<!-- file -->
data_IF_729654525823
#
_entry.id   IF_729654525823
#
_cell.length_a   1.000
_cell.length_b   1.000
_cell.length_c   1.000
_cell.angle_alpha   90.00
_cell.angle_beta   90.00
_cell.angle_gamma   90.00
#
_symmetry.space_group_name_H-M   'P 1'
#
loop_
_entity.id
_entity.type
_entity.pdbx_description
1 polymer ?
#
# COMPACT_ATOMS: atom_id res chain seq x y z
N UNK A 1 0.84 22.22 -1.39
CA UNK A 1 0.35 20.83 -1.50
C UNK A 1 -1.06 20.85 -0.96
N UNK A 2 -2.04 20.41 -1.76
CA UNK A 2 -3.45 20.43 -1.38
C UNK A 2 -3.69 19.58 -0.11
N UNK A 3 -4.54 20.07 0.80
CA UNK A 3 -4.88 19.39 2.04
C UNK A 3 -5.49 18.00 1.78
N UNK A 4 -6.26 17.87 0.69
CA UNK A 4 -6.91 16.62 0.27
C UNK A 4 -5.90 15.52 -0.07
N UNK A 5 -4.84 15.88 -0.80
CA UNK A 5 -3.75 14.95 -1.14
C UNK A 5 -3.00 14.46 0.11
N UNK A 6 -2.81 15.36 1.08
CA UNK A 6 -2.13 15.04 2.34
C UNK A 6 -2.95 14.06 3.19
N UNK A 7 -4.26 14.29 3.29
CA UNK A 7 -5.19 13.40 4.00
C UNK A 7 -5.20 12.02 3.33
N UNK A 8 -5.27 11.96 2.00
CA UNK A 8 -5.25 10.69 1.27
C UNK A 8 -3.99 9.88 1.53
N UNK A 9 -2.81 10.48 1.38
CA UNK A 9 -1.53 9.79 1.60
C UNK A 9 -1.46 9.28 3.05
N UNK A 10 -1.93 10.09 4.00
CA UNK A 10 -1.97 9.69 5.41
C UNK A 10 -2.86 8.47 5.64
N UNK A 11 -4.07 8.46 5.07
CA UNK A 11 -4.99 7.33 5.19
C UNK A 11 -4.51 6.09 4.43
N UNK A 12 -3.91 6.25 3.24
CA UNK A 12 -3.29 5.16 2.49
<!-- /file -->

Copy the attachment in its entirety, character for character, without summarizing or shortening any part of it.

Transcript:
data_IF_729654525823
#
_entry.id   IF_729654525823
#
_cell.length_a   1.000
_cell.length_b   1.000
_cell.length_c   1.000
_cell.angle_alpha   90.00
_cell.angle_beta   90.00
_cell.angle_gamma   90.00
#
_symmetry.space_group_name_H-M   'P 1'
#
loop_
_entity.id
_entity.type
_entity.pdbx_description
1 polymer ?
#
# COMPACT_ATOMS: atom_id res chain seq x y z
N UNK A 1 0.84 22.22 -1.39
CA UNK A 1 0.35 20.83 -1.50
C UNK A 1 -1.06 20.85 -0.96
N UNK A 2 -2.04 20.41 -1.76
CA UNK A 2 -3.45 20.43 -1.38
C UNK A 2 -3.69 19.58 -0.11
N UNK A 3 -4.54 20.07 0.80
CA UNK A 3 -4.88 19.39 2.04
C UNK A 3 -5.49 18.00 1.78
N UNK A 4 -6.26 17.87 0.69
CA UNK A 4 -6.91 16.62 0.27
C UNK A 4 -5.90 15.52 -0.07
N UNK A 5 -4.84 15.88 -0.80
CA UNK A 5 -3.75 14.95 -1.14
C UNK A 5 -3.00 14.46 0.11
N UNK A 6 -2.81 15.36 1.08
CA UNK A 6 -2.13 15.04 2.34
C UNK A 6 -2.95 14.06 3.19
N UNK A 7 -4.26 14.29 3.29
CA UNK A 7 -5.19 13.40 4.00
C UNK A 7 -5.20 12.02 3.33
N UNK A 8 -5.27 11.96 2.00
CA UNK A 8 -5.25 10.69 1.27
C UNK A 8 -3.99 9.88 1.53
N UNK A 9 -2.81 10.48 1.38
CA UNK A 9 -1.53 9.79 1.60
C UNK A 9 -1.46 9.28 3.05
N UNK A 10 -1.93 10.09 4.00
CA UNK A 10 -1.97 9.69 5.41
C UNK A 10 -2.86 8.47 5.64
N UNK A 11 -4.07 8.46 5.07
CA UNK A 11 -4.99 7.33 5.19
C UNK A 11 -4.51 6.09 4.43
N UNK A 12 -3.91 6.25 3.24
CA UNK A 12 -3.29 5.16 2.49